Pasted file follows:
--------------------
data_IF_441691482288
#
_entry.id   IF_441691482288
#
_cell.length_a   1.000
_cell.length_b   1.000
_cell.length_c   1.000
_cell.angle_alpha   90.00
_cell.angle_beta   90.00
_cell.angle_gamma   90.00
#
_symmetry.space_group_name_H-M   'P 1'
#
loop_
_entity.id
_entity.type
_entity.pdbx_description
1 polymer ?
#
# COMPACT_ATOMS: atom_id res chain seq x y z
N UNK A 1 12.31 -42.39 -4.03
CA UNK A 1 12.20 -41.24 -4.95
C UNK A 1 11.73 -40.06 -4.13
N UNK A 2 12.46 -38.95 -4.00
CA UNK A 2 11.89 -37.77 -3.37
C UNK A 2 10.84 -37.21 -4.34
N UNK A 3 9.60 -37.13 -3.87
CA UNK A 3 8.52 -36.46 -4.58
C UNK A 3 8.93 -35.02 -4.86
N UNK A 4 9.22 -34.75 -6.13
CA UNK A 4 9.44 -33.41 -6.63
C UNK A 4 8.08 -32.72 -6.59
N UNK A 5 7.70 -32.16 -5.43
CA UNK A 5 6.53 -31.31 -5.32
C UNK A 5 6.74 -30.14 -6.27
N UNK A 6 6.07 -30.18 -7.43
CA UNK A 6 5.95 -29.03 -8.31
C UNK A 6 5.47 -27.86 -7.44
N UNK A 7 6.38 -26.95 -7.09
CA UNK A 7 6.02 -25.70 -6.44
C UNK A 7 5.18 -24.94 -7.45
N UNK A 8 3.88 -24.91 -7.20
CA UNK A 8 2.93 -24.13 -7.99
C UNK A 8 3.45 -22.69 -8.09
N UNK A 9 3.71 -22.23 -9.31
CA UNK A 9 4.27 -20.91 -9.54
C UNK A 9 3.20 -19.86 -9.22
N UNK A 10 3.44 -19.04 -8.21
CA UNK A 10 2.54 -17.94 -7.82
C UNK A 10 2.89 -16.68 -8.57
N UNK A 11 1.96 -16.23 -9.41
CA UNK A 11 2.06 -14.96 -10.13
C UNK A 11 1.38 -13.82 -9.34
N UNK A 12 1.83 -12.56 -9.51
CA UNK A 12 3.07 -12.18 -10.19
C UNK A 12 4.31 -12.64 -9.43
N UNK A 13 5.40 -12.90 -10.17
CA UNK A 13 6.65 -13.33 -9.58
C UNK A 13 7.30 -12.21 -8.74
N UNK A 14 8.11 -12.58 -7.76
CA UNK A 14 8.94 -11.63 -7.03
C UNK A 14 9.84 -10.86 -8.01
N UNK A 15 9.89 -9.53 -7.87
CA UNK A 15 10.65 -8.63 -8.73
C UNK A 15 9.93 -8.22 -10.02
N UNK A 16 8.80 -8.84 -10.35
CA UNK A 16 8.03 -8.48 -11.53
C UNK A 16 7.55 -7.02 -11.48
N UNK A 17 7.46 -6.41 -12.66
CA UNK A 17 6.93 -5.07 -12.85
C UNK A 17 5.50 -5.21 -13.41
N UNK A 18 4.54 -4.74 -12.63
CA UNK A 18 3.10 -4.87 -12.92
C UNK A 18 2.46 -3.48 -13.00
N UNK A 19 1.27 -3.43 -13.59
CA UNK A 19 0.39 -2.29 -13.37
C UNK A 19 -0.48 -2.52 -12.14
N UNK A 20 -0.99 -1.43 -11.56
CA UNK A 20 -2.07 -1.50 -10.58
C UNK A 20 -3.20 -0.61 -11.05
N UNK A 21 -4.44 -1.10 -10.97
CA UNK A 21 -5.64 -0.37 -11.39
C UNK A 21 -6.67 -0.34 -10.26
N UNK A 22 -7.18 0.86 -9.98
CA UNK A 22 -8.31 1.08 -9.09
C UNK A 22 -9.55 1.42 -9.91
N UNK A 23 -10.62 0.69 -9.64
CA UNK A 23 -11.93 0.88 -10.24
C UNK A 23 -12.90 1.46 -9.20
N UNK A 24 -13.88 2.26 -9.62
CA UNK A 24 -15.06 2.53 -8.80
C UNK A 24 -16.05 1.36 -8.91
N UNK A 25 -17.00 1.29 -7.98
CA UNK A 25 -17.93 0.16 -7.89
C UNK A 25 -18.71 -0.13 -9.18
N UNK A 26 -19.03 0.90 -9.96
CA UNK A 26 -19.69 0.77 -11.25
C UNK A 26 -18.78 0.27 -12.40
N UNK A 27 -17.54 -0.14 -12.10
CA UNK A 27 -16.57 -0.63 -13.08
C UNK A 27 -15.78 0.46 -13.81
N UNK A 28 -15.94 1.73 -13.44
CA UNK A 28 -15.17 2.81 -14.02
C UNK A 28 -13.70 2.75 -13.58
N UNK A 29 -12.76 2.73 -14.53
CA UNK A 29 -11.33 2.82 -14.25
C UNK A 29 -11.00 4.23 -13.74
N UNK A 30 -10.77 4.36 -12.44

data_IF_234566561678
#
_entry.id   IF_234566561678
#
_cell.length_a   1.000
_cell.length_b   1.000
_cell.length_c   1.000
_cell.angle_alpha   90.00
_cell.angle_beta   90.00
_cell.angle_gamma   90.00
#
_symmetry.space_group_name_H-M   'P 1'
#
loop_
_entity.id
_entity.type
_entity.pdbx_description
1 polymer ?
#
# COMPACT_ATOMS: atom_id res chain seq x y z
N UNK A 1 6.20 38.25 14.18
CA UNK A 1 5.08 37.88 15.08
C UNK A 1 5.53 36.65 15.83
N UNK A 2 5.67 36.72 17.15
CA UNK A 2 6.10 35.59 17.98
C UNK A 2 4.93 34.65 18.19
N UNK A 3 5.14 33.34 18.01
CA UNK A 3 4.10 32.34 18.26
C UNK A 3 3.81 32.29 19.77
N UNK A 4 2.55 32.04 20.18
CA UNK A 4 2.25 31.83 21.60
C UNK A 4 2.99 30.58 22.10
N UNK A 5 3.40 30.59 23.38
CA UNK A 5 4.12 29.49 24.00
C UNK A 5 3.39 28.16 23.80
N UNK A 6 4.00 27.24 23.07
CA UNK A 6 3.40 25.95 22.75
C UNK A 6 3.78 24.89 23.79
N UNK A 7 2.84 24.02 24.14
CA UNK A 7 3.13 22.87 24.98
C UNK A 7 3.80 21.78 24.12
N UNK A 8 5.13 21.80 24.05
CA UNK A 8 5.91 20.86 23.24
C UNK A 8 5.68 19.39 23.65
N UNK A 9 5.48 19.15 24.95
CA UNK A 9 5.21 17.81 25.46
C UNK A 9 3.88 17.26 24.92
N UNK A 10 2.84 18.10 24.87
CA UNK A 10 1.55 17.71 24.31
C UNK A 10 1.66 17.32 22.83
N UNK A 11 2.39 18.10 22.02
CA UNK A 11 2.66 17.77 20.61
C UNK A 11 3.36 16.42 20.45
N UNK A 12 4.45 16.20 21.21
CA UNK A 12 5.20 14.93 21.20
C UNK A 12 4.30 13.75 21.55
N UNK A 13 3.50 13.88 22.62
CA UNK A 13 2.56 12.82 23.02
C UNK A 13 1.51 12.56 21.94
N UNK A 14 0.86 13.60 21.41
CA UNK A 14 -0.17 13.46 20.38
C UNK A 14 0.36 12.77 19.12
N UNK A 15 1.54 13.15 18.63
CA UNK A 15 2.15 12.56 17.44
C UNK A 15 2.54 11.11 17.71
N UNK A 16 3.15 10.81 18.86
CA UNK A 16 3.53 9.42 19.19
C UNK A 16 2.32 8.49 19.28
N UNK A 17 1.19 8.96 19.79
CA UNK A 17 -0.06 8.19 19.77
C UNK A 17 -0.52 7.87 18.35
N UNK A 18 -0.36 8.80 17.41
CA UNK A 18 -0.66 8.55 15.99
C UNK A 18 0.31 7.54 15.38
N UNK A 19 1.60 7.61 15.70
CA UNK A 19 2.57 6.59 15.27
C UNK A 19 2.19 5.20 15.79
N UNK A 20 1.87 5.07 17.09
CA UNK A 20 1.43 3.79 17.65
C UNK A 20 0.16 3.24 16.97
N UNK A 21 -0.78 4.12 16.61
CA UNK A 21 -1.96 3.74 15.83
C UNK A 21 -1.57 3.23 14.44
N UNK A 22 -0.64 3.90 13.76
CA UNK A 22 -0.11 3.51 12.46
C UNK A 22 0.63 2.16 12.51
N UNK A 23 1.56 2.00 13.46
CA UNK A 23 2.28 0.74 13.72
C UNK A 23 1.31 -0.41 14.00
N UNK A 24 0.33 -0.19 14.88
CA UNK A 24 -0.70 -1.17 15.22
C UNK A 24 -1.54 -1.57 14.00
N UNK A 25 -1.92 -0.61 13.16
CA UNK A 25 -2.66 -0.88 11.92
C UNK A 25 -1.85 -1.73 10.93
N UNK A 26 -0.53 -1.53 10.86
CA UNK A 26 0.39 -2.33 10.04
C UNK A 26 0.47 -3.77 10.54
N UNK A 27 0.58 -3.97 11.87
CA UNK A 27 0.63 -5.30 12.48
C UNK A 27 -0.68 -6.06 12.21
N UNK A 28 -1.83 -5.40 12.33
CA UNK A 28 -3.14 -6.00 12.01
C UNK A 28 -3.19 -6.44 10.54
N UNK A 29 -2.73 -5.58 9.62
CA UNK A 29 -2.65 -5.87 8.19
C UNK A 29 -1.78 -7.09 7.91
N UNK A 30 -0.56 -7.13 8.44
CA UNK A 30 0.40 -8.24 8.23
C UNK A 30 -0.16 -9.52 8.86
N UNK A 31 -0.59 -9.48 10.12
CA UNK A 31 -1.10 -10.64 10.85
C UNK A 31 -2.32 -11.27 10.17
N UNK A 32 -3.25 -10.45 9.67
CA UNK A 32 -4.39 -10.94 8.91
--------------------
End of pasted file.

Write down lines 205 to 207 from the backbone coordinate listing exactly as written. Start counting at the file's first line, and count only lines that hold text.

CA UNK A 26 0.39 -2.33 10.04
C UNK A 26 0.47 -3.77 10.54
N UNK A 27 0.58 -3.97 11.87